I came back to Japan and found a few cameras on my shelf ready to check and test, plenty to keep me busy. While in England for the summer I decided not to buy any more cameras. I reneged on that two days after I got back. There are just so many cameras here and so cheap. I went to a shrine to test one of the cameras I had left and on the way back passed a second hand shop, right there on my route, with open parking spaces. Well, I might as well have a look. Five cameras later and a lovely chat with an old man about how Yashicas are the best, I left. This was one of the cameras I bought that day. If I hadn’t already tried a Holga I might not have bought this. I was pleasantly surprised by that one, so despite the plastic lens and body, I had high-ish hopes for this one.
You can see by the tag that I got this for a little over $10 which is far less than the £75 charge by Amazon UK or $80 by the Lomography shop. I am not going to link to them because it is a ridiculous price for what is essentially a plastic toy camera. I would say these cameras are great, but don’t buy a new one, buy a lovely vintage camera (Russian) on eBay instead. Anyway, slight rant over, let’s talk about the camera.
The name lets you know more about it. The CF means colour flash and the N means, no idea. You have the choice of a red, blue, yellow, or white flash. The flash needs batteries to work and I tested it before I put the film in, worked perfectly, without the flash no batteries are needed. The camera was in the box with everything I need except for an empty spool. Luckily I had just developed a film so I had a spare one. As you can see by the photos you can choose to take 12 or 16 exposures per film. You have to decide this before loading the film as you have to insert a mask. I chose 16 as film is expensive. I didn’t have any colour 120 film handy so I put in a Fuji Acros, black and white one. Slide the selector into the right position for your choice and the red window will display the number of the frame. The backing paper on 120 films have a variety of numbers in different positions, each camera has a window in the correct position to display these numbers depending on the frame size it takes. Handy that.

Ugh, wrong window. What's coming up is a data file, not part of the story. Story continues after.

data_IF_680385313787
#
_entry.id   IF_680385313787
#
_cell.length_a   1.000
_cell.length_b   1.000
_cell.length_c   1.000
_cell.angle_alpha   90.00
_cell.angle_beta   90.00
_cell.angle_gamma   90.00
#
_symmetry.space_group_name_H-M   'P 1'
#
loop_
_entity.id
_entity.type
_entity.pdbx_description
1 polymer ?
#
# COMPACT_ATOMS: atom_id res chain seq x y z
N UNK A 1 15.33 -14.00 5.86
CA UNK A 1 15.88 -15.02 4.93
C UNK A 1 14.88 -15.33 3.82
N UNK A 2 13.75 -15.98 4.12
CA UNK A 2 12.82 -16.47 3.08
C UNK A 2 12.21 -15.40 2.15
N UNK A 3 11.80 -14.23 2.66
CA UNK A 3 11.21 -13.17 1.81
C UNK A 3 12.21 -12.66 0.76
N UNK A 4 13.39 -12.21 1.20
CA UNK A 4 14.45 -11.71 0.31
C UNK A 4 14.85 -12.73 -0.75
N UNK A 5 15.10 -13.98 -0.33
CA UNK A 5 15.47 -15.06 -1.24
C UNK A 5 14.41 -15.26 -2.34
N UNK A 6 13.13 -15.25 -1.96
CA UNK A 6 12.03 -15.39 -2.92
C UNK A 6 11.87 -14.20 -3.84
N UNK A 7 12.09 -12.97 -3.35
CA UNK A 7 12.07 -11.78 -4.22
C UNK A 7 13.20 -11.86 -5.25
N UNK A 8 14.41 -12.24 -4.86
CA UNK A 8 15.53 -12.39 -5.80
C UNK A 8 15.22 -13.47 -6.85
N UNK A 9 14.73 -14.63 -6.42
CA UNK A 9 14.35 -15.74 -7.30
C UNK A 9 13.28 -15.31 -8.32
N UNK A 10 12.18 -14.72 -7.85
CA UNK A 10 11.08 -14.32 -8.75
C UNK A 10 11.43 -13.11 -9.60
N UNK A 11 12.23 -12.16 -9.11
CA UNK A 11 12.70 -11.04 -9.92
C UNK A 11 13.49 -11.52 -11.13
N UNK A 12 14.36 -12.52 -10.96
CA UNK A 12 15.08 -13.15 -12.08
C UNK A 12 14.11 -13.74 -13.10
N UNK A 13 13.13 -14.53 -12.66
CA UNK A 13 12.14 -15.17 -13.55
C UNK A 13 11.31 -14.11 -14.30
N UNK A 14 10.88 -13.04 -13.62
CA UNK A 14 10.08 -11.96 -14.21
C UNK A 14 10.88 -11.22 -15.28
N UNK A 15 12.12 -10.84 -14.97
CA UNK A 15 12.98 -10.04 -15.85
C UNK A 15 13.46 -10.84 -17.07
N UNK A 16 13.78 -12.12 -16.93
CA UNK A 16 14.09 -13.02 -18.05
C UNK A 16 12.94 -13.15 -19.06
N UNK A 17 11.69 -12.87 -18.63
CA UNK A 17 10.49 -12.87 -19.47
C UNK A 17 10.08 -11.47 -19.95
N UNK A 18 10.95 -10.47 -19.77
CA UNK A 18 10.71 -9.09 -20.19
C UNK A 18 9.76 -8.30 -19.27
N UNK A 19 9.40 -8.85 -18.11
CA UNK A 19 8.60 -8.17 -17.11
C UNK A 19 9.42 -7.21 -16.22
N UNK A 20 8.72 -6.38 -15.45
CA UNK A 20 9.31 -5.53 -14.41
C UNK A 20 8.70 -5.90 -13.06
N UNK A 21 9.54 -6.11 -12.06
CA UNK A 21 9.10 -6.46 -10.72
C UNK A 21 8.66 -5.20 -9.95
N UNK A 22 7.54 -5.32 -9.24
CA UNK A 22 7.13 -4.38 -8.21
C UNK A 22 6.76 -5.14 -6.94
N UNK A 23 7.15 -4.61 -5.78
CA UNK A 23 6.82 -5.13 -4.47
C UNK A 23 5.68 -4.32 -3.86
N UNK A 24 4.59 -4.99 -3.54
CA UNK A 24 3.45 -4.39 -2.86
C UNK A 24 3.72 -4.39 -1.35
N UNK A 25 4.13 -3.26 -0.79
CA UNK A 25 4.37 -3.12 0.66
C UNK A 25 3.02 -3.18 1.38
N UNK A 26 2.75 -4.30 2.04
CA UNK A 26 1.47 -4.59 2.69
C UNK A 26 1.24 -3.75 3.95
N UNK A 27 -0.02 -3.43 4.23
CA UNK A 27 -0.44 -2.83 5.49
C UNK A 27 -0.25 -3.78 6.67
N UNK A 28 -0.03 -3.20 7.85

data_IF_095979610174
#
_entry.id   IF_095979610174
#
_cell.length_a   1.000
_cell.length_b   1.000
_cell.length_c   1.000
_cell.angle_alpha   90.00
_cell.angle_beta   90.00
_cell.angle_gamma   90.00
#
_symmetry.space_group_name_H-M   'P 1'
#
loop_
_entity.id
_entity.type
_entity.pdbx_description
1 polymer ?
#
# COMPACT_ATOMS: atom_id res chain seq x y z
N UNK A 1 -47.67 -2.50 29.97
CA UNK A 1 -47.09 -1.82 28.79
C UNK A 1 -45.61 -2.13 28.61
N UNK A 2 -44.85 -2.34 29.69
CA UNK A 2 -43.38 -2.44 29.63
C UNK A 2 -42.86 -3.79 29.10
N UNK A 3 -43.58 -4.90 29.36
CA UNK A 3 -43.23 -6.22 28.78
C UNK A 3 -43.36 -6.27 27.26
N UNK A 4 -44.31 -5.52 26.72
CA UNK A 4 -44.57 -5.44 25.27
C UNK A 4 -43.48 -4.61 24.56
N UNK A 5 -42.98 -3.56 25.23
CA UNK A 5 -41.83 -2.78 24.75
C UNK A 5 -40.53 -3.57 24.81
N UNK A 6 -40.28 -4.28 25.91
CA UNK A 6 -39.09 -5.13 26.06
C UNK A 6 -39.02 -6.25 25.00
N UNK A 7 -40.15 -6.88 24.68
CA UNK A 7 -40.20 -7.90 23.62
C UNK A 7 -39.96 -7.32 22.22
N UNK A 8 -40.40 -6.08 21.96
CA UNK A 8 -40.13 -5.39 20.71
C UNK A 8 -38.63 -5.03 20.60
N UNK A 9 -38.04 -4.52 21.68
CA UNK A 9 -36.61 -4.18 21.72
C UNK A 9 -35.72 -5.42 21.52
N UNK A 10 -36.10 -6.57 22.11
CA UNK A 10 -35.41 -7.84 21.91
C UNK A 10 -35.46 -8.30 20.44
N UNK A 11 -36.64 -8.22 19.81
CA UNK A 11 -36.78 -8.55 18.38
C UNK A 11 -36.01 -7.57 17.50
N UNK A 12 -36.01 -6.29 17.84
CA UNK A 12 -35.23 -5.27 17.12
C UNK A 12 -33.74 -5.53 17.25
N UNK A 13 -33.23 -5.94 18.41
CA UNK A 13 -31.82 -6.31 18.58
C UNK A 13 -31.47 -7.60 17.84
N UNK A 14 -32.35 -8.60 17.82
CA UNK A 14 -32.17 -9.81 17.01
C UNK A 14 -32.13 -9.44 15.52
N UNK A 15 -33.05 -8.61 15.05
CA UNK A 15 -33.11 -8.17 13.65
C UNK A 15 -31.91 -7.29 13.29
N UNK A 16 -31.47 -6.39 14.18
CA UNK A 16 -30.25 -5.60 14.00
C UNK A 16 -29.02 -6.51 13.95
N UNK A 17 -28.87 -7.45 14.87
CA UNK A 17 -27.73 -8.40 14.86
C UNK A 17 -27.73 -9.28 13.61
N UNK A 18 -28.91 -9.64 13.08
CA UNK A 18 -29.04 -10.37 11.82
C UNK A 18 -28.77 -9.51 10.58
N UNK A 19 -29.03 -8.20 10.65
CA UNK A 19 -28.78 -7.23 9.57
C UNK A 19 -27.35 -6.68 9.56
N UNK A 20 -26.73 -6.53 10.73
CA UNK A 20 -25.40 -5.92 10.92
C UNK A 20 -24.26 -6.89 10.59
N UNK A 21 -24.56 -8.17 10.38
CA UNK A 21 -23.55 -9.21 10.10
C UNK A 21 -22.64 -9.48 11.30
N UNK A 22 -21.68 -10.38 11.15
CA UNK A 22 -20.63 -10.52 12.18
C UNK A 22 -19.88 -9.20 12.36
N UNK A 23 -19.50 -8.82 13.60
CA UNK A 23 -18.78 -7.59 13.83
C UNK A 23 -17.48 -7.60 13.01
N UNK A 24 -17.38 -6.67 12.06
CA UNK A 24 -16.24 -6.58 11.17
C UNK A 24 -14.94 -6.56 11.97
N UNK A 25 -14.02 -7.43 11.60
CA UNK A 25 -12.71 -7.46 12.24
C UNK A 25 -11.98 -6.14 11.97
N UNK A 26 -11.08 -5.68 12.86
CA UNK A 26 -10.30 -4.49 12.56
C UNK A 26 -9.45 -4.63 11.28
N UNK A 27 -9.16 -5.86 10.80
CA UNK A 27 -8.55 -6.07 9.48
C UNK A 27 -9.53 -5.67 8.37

This camera is very simple to work. There are two apertures to choose from which is displayed as either a sunny day f11 or a cloudy day f8. There are two speed, B for bulb and N for normal 1/100th. The focus is zoned, you can see the choices on the top of the lens barrel.
Here is my test film.
As the camera is manual, including the shutter, you can take multiple shots before winding on the film. I like this feature, but struggle to use it. I think to use it successfully you have to plan ahead.
While using the camera I noticed a feature I absolutely hated. Take a look back at the photos of the camera and look where the strap lugs are. They are attached to the lock on film door, so basically if you wear it around your neck the slight weight and poor construction of the camera risks you accidentally opening the door and fogging the film.
Apart from that I actually liked it. I offered it to a friend for free, but he declined saying he wanted something sturdier. Fair enough, me too.
Keep or sell: Eventually sell, but keep for now.